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Chris Barchard

There is no consensus as to what the term 'user empowerment' actually means. Its existence reflects a growing awareness that medical practice, especially in long-term cases, fosters helplessness. My own experience is as a recipient of psychiatry where these problems are particularly chronic.

Before I talk about empowerment, it would be worth looking at the way hospital treatment disempowers people in the first place. The admission process is the starting point. The patient is searched and sometimes has some or all of their immediate effects confiscated and is put in a pair of hospital pyjamas and dressing gown. They are given a medical examination, a psychiatric interrogation, bathed and told to go and sit down. At this point in time, they have no power at all. I can remember immediately reacting to this treatment by wanting to get up and do something, but this was taken as a symptom of agitation and pretty soon became real agitation. Although. admission is not as rigid as this always today, the general disempowering effect of it is much the same.

It does not end there. Initially, the nurses aim to monitor and control the patient's every move all be it nicely so long as they do not pose problems. "Would you like a game of table tennis? Would you like to eat now? Lets have a game of chess etc etc. I can't hack it myself. I always get the full treatment. Principal medication built up to as much as 600 to 800 mg of chlorpromazine a day and 80 mg of haloperidol and I am still fighting it. I have had a lot of delusions I admit, but this attempt to take me over always gets the same reaction. By the time I am discharged, I am but a shadow of my former self and I certainly don't think much of being told I am well at that stage. This may not be typical of all cases in psychiatric hospitals, but it is not unusual in psychosis. At worst, the enactment of 'user empowerment' amounts to saying "now we've got you doing what we want we'll ask you what you want to do."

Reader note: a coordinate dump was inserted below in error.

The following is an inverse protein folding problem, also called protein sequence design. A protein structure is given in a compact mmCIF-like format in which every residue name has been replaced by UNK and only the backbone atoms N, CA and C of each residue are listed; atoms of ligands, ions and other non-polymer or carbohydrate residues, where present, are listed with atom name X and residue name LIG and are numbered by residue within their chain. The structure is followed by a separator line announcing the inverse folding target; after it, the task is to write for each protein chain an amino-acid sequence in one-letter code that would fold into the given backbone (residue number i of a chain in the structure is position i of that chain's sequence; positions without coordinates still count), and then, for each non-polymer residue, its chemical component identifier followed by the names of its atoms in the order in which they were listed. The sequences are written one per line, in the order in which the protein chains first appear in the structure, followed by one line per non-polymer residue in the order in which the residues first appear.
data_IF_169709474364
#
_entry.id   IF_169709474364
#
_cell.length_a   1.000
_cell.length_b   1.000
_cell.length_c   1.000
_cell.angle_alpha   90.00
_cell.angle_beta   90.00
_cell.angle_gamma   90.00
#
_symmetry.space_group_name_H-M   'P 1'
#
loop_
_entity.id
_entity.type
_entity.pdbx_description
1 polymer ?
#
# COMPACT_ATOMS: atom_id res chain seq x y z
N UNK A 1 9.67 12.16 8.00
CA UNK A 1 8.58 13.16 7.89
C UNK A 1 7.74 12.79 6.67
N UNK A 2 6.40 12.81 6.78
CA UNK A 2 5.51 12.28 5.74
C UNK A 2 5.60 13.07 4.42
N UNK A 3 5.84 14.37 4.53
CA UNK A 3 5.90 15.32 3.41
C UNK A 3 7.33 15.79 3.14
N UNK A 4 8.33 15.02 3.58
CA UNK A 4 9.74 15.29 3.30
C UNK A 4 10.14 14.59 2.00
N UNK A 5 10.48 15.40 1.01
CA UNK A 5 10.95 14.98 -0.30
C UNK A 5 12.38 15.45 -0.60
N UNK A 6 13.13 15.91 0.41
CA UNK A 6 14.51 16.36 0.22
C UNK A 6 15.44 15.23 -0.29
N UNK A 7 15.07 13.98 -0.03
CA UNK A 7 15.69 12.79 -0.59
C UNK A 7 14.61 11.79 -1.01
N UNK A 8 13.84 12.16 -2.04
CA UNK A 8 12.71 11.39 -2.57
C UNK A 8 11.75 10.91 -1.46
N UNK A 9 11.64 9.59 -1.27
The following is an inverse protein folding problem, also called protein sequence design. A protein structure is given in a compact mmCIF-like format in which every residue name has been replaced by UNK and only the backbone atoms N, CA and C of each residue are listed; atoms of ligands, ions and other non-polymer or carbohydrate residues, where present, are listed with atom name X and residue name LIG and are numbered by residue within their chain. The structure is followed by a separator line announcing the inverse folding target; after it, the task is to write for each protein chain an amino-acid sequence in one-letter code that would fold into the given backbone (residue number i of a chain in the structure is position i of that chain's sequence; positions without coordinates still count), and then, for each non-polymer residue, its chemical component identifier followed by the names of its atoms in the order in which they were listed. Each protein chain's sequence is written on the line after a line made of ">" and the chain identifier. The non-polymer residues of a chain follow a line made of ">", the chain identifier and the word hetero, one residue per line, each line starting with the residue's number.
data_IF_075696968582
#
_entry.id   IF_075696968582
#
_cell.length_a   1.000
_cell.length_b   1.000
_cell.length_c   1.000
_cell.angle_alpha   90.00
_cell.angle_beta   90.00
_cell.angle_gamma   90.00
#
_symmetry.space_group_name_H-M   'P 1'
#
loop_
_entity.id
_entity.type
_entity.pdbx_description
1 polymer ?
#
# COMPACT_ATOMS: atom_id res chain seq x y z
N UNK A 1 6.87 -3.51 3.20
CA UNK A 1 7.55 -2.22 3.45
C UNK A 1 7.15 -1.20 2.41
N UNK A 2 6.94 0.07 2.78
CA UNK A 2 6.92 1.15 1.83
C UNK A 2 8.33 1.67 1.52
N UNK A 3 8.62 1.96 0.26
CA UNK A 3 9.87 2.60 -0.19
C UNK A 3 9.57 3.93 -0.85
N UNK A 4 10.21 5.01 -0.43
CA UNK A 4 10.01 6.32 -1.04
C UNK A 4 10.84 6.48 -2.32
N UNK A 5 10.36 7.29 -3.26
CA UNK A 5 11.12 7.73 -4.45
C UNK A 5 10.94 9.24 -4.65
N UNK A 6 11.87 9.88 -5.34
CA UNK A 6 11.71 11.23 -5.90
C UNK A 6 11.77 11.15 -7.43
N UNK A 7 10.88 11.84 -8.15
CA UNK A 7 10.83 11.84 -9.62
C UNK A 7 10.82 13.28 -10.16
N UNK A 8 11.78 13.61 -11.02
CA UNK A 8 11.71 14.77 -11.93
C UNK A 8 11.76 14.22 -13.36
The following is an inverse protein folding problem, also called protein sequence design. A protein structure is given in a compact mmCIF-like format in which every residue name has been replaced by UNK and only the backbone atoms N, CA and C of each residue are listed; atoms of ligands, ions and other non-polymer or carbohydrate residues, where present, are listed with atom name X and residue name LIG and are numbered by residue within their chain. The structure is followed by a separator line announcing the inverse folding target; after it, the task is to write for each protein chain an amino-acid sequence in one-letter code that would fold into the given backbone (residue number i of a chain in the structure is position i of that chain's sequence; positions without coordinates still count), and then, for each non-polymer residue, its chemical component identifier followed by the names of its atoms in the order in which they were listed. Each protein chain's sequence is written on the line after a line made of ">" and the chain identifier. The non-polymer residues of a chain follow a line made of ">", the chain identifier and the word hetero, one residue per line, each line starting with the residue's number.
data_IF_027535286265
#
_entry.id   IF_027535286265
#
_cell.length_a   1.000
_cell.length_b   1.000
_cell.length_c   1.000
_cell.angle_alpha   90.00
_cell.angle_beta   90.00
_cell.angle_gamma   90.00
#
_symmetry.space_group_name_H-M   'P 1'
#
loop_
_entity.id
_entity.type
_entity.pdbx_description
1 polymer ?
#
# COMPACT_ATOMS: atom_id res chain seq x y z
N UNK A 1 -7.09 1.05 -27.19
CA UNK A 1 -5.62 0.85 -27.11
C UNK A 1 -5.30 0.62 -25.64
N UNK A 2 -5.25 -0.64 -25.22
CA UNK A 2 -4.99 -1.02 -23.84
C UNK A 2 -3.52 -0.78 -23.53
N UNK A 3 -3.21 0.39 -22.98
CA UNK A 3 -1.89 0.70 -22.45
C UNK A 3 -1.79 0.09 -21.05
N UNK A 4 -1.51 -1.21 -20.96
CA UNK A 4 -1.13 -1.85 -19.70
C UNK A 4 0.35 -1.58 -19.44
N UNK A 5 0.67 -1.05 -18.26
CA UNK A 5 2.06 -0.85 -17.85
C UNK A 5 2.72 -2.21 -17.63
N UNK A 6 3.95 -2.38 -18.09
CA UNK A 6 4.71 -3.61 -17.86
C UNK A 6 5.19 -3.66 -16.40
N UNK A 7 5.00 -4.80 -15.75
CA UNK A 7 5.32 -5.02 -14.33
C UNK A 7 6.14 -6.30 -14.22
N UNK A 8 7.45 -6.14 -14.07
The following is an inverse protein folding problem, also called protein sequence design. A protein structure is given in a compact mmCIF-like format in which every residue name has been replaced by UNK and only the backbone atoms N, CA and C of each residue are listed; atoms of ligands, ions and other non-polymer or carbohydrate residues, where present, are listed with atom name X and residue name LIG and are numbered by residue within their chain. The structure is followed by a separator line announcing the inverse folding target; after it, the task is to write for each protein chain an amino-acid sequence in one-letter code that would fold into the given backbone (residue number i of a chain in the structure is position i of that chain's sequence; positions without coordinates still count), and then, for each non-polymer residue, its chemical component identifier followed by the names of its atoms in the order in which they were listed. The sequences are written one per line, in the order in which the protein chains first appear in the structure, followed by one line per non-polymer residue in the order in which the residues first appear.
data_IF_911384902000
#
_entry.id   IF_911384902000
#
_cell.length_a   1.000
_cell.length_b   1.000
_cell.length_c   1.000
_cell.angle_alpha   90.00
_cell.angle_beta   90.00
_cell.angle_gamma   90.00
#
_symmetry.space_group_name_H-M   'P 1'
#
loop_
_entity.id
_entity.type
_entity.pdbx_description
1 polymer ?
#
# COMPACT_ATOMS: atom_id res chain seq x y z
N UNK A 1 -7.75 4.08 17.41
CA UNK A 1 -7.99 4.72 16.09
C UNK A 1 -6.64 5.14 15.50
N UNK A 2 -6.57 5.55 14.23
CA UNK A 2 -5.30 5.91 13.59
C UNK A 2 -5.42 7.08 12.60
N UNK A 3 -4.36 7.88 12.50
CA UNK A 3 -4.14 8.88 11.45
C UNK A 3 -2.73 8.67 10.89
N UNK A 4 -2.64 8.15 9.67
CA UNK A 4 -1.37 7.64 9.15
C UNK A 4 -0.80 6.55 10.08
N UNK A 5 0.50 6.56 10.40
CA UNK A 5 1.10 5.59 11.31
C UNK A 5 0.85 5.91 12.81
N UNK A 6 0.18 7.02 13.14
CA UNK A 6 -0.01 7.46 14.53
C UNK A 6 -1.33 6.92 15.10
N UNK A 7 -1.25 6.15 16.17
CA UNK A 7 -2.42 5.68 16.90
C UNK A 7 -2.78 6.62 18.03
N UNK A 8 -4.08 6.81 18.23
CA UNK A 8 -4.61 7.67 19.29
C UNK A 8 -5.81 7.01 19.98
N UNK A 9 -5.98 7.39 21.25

Empowerment should be built into treatment from the earliest possible point. And at any stage attempts should be made to respond to any reasonable wishes expressed by the patient. Empowerment should be about giving information to the patient, to explain what is supposed to be wrong with them in an acceptable way and respect that they have a point of view too. After all, 'abnormal behaviour' is largely an artificial concept and still open to debate. Empowerment is about non-coercion, taking no for an answer and agreeing to differ. Empowerment is about respecting the patient as another human being. Empowerment is about letting the health and individuality of the person grow back more than trying to reprogram them. Empowerment has not so much to do with what is done to a patient as what they are allowed to do themselves and what is not done to them. Empowerment is meaningless if it is assumed that patients cannot teach professionals anything.

It is most difficult to empower people in the hospital setting. Never being out of the company of the rest of the ward is harmful. Having only the pokiest lockers is degrading. Being moved from one bed to another is disturbing. A room that is home to one for one's stay is not too much to ask. It provides a focus, enhances identity and enables one to 'get away'. Sitting rooms of varying sizes are desirable as well, making the ward more homely. The right to make drinks when they are wanted and sufficient places to smoke are also needed. Smoking still has a special place for most psychiatric patients as a help to getting through very hard days. So the setting can offer more choices and individuality.

The role of the staff is obviously of equal importance. The staff need to take more risks in communication. Positive fostering of insight is needed. At present if a patient guesses what is supposed to be wrong with them, they are said to have insight. Such insight is well regarded, but does it always have to be guessed? Are psychiatric patients always so fragile and impossible to reach that insight cannot be built on by nurses and doctors? Are the official theories of mental illness so frightening that they cannot be discussed with the people they refer to at any stage? How can any genuine therapeutic relationship exist when the therapists go out of their way not to level with their patients while apparently believing they have a monopoly on truth and reason?

The provision of decent environments, as well as listening to patients, informing them and thereby building proper therapeutic relationships with them are not desirable, they are of the utmost necessity if psychiatry is to succeed and gain the reputation it would like.